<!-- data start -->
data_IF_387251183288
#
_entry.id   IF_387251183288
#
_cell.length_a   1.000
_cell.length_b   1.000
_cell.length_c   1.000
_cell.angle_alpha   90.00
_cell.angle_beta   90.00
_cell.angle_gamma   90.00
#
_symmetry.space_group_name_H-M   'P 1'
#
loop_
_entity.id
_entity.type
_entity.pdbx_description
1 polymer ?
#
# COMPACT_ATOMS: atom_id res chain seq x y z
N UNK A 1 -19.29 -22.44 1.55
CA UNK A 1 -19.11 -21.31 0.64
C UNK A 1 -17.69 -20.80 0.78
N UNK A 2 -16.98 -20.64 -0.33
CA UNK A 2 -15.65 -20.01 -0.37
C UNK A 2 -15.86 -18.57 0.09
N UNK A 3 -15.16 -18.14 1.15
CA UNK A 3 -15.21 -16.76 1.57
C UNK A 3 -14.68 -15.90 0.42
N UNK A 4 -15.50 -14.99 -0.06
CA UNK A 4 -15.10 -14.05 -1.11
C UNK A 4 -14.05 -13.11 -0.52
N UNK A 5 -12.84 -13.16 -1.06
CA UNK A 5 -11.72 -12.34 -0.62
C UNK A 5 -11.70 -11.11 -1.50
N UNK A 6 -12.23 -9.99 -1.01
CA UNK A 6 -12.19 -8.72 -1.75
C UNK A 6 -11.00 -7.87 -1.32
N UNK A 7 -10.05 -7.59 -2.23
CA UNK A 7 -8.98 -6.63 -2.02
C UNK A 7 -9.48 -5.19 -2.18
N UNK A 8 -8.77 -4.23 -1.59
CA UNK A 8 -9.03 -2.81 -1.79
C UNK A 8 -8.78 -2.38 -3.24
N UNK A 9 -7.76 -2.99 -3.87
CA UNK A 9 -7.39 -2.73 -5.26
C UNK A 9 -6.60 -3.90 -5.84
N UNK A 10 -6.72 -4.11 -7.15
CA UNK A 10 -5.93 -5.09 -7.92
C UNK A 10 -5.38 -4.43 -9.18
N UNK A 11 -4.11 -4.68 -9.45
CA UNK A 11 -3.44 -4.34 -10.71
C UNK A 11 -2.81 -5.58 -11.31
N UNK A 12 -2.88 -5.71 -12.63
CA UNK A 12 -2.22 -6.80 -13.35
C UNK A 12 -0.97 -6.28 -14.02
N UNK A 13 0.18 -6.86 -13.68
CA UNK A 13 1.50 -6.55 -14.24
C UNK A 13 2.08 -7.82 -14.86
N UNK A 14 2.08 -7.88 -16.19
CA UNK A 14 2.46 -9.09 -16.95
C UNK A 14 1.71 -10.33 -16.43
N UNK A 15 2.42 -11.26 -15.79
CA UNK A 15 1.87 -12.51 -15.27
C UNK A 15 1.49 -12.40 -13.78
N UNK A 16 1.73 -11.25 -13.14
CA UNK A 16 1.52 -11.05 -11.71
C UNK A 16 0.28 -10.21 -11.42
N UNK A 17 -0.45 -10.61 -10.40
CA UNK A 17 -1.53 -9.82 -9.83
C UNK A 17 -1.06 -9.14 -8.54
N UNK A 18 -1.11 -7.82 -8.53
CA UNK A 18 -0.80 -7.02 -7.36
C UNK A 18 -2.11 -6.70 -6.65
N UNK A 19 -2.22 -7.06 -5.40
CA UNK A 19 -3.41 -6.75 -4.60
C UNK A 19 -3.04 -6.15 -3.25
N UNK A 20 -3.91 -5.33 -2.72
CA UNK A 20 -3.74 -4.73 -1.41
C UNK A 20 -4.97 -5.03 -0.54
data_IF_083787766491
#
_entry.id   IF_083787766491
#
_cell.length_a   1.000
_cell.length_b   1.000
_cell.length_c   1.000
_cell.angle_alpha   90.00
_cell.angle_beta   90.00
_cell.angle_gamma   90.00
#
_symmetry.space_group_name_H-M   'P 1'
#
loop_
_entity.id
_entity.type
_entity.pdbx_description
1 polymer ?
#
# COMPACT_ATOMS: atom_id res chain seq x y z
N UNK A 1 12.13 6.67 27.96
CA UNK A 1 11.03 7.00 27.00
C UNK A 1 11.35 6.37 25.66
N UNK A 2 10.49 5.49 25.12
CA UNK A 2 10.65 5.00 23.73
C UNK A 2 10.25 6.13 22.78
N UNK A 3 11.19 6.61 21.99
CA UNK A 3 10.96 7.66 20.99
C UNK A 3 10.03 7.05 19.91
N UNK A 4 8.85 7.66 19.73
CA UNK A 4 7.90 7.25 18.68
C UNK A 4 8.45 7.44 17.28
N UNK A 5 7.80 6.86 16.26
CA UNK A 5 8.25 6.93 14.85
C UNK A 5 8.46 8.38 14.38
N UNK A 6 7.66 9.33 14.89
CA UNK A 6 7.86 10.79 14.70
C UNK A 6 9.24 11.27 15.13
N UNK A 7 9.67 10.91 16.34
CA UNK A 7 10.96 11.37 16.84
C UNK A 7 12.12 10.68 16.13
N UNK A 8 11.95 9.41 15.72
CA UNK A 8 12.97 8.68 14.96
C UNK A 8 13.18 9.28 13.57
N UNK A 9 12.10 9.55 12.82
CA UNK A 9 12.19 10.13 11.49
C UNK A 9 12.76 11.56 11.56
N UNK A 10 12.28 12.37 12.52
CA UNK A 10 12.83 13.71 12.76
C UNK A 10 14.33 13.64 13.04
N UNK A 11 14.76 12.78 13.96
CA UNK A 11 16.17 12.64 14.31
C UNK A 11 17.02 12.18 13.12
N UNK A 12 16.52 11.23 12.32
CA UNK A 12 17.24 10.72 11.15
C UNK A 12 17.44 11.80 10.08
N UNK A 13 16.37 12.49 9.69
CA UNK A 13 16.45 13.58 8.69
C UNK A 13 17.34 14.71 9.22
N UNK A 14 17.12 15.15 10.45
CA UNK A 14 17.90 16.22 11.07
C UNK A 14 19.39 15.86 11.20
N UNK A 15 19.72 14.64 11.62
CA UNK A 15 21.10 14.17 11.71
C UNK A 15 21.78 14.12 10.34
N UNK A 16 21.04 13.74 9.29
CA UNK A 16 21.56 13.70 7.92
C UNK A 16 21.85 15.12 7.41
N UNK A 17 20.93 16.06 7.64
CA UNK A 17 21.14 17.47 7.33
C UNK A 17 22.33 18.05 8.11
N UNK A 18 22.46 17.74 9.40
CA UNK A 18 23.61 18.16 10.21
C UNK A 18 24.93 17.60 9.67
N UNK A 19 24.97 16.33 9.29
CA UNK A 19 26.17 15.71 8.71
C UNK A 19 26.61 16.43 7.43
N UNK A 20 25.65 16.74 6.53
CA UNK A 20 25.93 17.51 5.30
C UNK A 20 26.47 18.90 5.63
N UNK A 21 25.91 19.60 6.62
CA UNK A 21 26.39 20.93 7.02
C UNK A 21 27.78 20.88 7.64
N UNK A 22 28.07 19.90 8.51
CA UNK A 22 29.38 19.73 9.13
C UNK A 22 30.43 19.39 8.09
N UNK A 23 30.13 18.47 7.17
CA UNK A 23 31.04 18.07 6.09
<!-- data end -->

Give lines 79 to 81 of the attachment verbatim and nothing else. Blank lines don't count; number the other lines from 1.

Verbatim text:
CA UNK A 20 -3.74 -4.73 -1.41
C UNK A 20 -4.97 -5.03 -0.54
data_IF_083787766491